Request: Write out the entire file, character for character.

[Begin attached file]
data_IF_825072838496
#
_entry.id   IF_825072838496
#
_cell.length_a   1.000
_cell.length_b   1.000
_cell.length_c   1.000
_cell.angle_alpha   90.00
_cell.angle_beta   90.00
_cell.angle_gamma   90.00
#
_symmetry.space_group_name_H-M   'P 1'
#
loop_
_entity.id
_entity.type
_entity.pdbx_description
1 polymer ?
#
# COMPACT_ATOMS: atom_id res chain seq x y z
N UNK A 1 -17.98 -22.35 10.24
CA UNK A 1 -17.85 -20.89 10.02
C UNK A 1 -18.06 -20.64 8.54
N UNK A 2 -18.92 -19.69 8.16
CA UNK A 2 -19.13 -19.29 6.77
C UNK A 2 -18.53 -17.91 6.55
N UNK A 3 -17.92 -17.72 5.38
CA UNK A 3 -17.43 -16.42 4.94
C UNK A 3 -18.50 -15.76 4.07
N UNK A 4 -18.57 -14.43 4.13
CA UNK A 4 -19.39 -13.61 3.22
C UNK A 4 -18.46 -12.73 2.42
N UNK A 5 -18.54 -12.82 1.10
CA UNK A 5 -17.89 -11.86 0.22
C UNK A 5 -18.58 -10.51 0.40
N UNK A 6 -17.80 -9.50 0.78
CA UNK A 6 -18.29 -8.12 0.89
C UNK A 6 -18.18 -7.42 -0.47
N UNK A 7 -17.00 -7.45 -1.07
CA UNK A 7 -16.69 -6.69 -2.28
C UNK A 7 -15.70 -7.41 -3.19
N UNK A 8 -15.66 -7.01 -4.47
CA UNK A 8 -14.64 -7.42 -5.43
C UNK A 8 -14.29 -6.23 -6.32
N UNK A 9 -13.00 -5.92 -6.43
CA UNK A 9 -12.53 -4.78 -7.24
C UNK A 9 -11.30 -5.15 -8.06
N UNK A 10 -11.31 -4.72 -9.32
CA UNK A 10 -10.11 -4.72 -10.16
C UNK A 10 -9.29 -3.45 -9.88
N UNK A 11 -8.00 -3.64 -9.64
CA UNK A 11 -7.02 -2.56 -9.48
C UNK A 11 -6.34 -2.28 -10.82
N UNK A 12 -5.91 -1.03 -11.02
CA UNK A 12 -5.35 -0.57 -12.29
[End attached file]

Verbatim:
data_IF_825072838496
#
_entry.id   IF_825072838496
#
_cell.length_a   1.000
_cell.length_b   1.000
_cell.length_c   1.000
_cell.angle_alpha   90.00
_cell.angle_beta   90.00
_cell.angle_gamma   90.00
#
_symmetry.space_group_name_H-M   'P 1'
#
loop_
_entity.id
_entity.type
_entity.pdbx_description
1 polymer ?
#
# COMPACT_ATOMS: atom_id res chain seq x y z
N UNK A 1 -17.98 -22.35 10.24
CA UNK A 1 -17.85 -20.89 10.02
C UNK A 1 -18.06 -20.64 8.54
N UNK A 2 -18.92 -19.69 8.16
CA UNK A 2 -19.13 -19.29 6.77
C UNK A 2 -18.53 -17.91 6.55
N UNK A 3 -17.92 -17.72 5.38
CA UNK A 3 -17.43 -16.42 4.94
C UNK A 3 -18.50 -15.76 4.07
N UNK A 4 -18.57 -14.43 4.13
CA UNK A 4 -19.39 -13.61 3.22
C UNK A 4 -18.46 -12.73 2.42
N UNK A 5 -18.54 -12.82 1.10
CA UNK A 5 -17.89 -11.86 0.22
C UNK A 5 -18.58 -10.51 0.40
N UNK A 6 -17.80 -9.50 0.78
CA UNK A 6 -18.29 -8.12 0.89
C UNK A 6 -18.18 -7.42 -0.47
N UNK A 7 -17.00 -7.45 -1.07
CA UNK A 7 -16.69 -6.69 -2.28
C UNK A 7 -15.70 -7.41 -3.19
N UNK A 8 -15.66 -7.01 -4.47
CA UNK A 8 -14.64 -7.42 -5.43
C UNK A 8 -14.29 -6.23 -6.32
N UNK A 9 -13.00 -5.92 -6.43
CA UNK A 9 -12.53 -4.78 -7.24
C UNK A 9 -11.30 -5.15 -8.06
N UNK A 10 -11.31 -4.72 -9.32
CA UNK A 10 -10.11 -4.72 -10.16
C UNK A 10 -9.29 -3.45 -9.88
N UNK A 11 -8.00 -3.64 -9.64
CA UNK A 11 -7.02 -2.56 -9.48
C UNK A 11 -6.34 -2.28 -10.82
N UNK A 12 -5.91 -1.03 -11.02
CA UNK A 12 -5.35 -0.57 -12.29